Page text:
Readers’ wildlife photos

Reader Mark Sturtevant sent some insect and spider photos a while back, and I just found them. His notes are indented.

The first picture is of ants (I am thinking Formica sp.), tending their colony of poplar aphids (Chaitophorus populicola). It is very common to see poplar saplings growing near water, and there one can usually find colonies of these aphids – always closely guarded by ants who will drink the honeydew that they secrete.

Next is a simple but handsome click beetle which looks to be Ampedus nigricollis.

The pictures that follow are what I call “Love Story, with Jumping Spiders”. Those of a certain age will know the name reference. When out with the camera one day, I chanced upon a nice female jumping spider (Phidippus clarus) feeding on a caterpillar. But she had an ardent admirer who wanted to risk everything to be with her, despite the dangers. The following pictures tell their story which does not end well, but it could have been worse.

“Mmmmm, caterpillar. I have all that I need”.

“What is that?”

“He keeps waving”.

“Go away!”

“Why doesn’t she wave back?”

In jumping spider world, not waving back is not a good sign. The male crept forward, waving to the female. When he got close she pounced at him, but had she not had her fangs full she might have murdered him. Rebuffed, he slunk away but soon caught a grasshopper.

*Sigh * “Guess its grasshopper tonight. And loneliness”.

The next two pictures are of Calochromus perfacetus, one of the species of net-winged beetles that are regularly seen in my favorite field.

Finally, we have… we have… an inordinate fondness for weevils. I caught a lucky break in identifying this species since there are so many weevils that look like this. But the Bug Guide web sight can be searched for specific details, and a search there for ‘weevil, thistle’ produced a good candidate, Larinus planus, and its preferred host the Canadian thistle (Cirsium arvense).

15 Comments

  1. ThyroidPlanet
    Posted February 5, 2018 at 7:58 am | Permalink

    Prime factorization of 226822 :

    The Prime Factorization is:
    2 x 19 x 47 x 127

    In Exponential Form:
    2^1 x 19^1 x 47^1 x 127^1

    … like the ants too

    • George
      Posted February 5, 2018 at 8:29 am | Permalink

      You have way too much time on your hands.

      • ThyroidPlanet
        Posted February 5, 2018 at 8:36 am | Permalink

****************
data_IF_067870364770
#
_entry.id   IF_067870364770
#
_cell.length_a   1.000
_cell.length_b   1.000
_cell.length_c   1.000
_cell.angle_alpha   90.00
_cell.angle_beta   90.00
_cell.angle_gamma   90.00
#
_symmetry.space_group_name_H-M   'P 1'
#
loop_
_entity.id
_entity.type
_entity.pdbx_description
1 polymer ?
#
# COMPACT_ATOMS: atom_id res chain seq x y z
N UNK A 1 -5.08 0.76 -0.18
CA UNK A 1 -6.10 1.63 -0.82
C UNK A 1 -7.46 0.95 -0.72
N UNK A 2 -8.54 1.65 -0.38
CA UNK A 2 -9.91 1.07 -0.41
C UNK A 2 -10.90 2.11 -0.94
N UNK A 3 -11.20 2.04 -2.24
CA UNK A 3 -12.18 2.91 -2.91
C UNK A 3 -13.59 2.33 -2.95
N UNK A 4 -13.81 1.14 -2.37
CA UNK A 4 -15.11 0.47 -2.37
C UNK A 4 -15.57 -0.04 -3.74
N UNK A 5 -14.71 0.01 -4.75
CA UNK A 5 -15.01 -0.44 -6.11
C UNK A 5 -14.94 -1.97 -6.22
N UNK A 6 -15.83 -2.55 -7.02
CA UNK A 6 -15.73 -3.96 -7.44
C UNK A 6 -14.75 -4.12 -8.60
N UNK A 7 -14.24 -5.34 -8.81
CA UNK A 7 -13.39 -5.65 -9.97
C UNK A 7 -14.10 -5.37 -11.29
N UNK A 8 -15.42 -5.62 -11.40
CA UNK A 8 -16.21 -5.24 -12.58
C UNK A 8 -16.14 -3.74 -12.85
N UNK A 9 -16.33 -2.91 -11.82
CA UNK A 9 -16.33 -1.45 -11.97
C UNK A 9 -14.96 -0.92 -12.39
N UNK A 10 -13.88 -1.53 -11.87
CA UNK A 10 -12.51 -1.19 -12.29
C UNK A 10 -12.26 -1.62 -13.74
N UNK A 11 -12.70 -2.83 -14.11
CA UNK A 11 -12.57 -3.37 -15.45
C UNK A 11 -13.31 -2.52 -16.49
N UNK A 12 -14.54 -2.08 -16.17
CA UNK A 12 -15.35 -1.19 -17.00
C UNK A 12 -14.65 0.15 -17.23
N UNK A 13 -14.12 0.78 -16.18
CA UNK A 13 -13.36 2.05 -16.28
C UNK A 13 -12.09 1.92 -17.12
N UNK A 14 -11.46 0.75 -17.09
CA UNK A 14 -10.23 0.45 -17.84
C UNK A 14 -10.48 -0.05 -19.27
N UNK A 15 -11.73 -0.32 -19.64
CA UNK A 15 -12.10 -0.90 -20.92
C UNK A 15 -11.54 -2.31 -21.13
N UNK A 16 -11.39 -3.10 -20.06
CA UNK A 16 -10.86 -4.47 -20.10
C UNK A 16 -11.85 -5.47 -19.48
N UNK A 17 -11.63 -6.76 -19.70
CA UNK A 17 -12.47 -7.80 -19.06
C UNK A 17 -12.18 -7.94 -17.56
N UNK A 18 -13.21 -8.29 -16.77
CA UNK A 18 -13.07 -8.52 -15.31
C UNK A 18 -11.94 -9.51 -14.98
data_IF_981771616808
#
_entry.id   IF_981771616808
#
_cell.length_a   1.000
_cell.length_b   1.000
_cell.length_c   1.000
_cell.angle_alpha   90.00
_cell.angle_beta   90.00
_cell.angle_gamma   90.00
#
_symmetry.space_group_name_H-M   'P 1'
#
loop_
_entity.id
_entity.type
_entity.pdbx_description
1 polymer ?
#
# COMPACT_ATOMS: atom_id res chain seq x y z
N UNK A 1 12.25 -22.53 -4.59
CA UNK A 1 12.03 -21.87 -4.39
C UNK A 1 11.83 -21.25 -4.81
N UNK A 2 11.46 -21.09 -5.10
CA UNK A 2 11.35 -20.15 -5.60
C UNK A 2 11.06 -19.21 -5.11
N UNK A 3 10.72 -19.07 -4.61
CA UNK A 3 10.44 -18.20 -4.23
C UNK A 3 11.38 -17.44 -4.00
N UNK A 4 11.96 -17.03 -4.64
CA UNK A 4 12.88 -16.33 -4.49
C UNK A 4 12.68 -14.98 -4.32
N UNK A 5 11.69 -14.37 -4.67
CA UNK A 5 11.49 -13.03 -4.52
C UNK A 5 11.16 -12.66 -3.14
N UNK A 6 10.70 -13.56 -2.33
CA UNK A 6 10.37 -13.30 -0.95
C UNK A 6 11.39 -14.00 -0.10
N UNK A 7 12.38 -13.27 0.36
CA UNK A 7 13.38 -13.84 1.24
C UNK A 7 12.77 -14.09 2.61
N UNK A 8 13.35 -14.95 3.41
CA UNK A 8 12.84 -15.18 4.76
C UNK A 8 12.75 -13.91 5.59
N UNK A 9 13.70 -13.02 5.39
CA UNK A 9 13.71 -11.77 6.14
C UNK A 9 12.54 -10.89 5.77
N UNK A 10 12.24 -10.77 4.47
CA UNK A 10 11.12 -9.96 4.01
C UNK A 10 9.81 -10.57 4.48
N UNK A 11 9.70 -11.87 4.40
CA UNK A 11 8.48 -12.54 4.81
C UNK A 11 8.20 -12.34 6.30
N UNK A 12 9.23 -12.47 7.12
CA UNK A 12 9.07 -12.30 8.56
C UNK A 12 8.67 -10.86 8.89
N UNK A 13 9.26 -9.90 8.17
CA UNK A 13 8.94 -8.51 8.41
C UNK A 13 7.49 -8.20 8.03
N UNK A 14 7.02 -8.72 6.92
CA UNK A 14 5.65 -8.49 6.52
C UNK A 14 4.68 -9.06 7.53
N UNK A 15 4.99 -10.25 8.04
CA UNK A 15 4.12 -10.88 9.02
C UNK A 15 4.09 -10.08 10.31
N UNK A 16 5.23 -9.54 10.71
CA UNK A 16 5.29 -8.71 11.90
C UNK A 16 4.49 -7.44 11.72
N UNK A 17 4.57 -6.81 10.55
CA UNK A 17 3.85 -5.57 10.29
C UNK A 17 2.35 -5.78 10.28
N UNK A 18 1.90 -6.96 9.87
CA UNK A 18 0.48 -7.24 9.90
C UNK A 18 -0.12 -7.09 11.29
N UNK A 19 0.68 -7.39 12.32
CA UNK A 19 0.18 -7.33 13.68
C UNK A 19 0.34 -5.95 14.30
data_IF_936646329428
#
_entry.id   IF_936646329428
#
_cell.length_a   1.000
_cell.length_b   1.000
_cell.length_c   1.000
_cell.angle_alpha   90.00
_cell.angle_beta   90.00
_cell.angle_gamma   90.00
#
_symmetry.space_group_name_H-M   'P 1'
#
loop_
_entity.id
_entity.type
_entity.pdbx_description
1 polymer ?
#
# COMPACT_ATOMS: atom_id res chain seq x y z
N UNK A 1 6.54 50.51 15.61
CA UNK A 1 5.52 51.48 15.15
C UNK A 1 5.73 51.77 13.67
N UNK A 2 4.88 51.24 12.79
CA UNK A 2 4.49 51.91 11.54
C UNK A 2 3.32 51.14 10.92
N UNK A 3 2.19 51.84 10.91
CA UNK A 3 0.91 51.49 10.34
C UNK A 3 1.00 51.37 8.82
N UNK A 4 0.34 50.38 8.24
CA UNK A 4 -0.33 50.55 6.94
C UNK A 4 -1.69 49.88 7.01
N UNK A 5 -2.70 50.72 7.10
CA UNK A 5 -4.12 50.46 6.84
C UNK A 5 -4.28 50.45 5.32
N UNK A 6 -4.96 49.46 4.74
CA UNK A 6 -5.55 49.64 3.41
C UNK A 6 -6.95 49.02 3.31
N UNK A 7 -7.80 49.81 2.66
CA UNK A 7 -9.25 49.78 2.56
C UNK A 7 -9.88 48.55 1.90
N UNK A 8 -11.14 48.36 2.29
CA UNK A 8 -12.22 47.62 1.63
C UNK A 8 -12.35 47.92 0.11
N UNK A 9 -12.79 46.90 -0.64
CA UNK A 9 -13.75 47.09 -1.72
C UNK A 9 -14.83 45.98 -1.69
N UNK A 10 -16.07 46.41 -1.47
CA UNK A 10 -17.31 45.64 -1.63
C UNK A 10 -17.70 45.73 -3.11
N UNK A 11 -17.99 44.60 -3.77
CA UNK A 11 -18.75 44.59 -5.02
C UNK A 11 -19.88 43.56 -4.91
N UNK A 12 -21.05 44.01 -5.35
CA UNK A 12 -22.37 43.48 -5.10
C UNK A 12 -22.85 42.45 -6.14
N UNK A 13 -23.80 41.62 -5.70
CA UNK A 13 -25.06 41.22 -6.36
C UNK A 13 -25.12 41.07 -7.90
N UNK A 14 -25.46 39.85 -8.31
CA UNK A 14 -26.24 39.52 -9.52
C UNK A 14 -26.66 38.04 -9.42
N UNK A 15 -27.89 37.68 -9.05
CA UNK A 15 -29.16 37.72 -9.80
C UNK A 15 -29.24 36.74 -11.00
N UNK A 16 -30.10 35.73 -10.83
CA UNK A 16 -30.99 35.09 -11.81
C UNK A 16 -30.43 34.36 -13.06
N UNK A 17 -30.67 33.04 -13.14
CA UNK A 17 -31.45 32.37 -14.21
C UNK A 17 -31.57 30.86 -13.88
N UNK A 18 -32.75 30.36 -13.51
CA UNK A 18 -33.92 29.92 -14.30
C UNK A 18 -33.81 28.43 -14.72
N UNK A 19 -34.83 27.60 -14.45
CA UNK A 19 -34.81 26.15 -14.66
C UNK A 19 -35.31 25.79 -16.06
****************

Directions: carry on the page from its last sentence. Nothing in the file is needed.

I just type it in Google – its super easy. There’s a few sites that do it with a minimum of garbage, like ads for whatever you searched for the other day.

        BTW – 2018 is 2 X 1009

        …. if anyone is wondering, and I don’t think they are, 226822 was the subject line of the email, instead of “Readers’ Wildlife Photos”.

        …. but it is true, especially lately, I have way too much time on my hands.

        And my feet

        And my skin

        (^^^^ name that comedian. Because I can’t … skip Henderson or something…)

  2. Michael Fisher
    Posted February 5, 2018 at 8:01 am | Permalink

    That weevils scene: https://www.youtube.com/watch?v=440l8poSQiA

  3. ThyroidPlanet
    Posted February 5, 2018 at 8:07 am | Permalink

    Are those fireflies?

    https://en.m.wikipedia.org/wiki/Firefly

    … I always wonder about them, but never manage to collect them together and put them in the proverbial Mason jar…

    • Mark Sturtevant
      Posted February 5, 2018 at 8:17 am | Permalink

      They belong to a different beetle family. Their similarity is a case of mimicry, possibly Mullerian mimicry where different bad-tasting species evolve to resemble each other.

      • ThyroidPlanet
        Posted February 5, 2018 at 8:32 am | Permalink

        How interesting! Thanks! I love that!

        BTW I … well, I’m in a very cold area – I planted some grass seed right up against the foundation of the building here – and the other day, I saw ants carrying the seeds around.

        It’s freezing out! They were a little slow.

        • Mark Sturtevant
          Posted February 5, 2018 at 8:50 am | Permalink

          There is a consortium of small brown ant species that are referred to as ‘Winter ants’ for just that reason. They are active all year long, including the dead of winter.

          • ThyroidPlanet
            Posted February 5, 2018 at 9:16 am | Permalink

            These are black and tiny. Like tiny carpenter ants. They are there – I now know – year round.

  4. rickflick
    Posted February 5, 2018 at 8:21 am | Permalink

    Splendid shots. The lighting is bright and clean – which makes the creatures look enormously civilized.

  5. Posted February 5, 2018 at 10:39 am | Permalink

    Great bug pics, Mark. And funny commentary too.

  6. Posted February 5, 2018 at 12:22 pm | Permalink

    Always entertaining and informative and, of course, great photos.

  7. Heather Hastie
    Posted February 5, 2018 at 12:43 pm | Permalink

    Great pics Mark, as always!

    And not too many creepy beetle legs in sight. 🙂

  8. Mark R.
    Posted February 5, 2018 at 1:12 pm | Permalink

    Great photos and thanks for the funny photo-story with a happy ending.

  9. Posted February 5, 2018 at 6:21 pm | Permalink

    Great pics! I have a fondness for jumping spiders and that was a nice little story.


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